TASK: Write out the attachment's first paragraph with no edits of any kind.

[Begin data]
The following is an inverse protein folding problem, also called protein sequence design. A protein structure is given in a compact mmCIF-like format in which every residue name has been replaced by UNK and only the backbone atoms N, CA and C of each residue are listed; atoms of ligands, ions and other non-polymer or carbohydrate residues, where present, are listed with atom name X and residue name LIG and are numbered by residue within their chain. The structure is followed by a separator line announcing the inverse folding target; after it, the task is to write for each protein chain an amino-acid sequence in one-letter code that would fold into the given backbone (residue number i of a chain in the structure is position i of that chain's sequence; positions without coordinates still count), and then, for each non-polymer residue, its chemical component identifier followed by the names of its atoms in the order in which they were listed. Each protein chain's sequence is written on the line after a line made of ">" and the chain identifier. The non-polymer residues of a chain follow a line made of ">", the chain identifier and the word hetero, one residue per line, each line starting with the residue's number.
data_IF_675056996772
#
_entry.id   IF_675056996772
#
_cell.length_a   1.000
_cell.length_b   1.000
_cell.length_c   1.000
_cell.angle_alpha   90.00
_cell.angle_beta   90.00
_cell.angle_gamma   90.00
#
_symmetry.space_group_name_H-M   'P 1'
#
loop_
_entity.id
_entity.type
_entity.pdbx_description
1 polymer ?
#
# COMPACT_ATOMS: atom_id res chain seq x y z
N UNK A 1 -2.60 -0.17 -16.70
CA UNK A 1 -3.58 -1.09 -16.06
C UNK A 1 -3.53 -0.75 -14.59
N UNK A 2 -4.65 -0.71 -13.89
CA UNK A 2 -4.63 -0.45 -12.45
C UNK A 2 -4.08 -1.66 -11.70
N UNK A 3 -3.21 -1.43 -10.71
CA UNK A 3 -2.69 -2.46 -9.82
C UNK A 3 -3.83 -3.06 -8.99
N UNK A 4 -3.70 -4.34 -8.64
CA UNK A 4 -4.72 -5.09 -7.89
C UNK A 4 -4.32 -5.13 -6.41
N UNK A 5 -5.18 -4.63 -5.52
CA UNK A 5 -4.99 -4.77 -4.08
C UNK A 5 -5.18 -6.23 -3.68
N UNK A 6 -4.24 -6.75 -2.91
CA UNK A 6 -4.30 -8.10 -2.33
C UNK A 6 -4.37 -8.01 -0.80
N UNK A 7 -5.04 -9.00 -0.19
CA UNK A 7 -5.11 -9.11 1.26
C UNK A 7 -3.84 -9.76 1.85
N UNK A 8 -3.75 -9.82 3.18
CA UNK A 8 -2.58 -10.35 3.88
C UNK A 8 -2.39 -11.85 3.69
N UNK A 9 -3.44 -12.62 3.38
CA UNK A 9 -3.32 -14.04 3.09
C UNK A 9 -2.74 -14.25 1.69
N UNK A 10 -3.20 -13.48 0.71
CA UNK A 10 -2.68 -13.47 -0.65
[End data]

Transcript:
The following is an inverse protein folding problem, also called protein sequence design. A protein structure is given in a compact mmCIF-like format in which every residue name has been replaced by UNK and only the backbone atoms N, CA and C of each residue are listed; atoms of ligands, ions and other non-polymer or carbohydrate residues, where present, are listed with atom name X and residue name LIG and are numbered by residue within their chain. The structure is followed by a separator line announcing the inverse folding target; after it, the task is to write for each protein chain an amino-acid sequence in one-letter code that would fold into the given backbone (residue number i of a chain in the structure is position i of that chain's sequence; positions without coordinates still count), and then, for each non-polymer residue, its chemical component identifier followed by the names of its atoms in the order in which they were listed. Each protein chain's sequence is written on the line after a line made of ">" and the chain identifier. The non-polymer residues of a chain follow a line made of ">", the chain identifier and the word hetero, one residue per line, each line starting with the residue's number.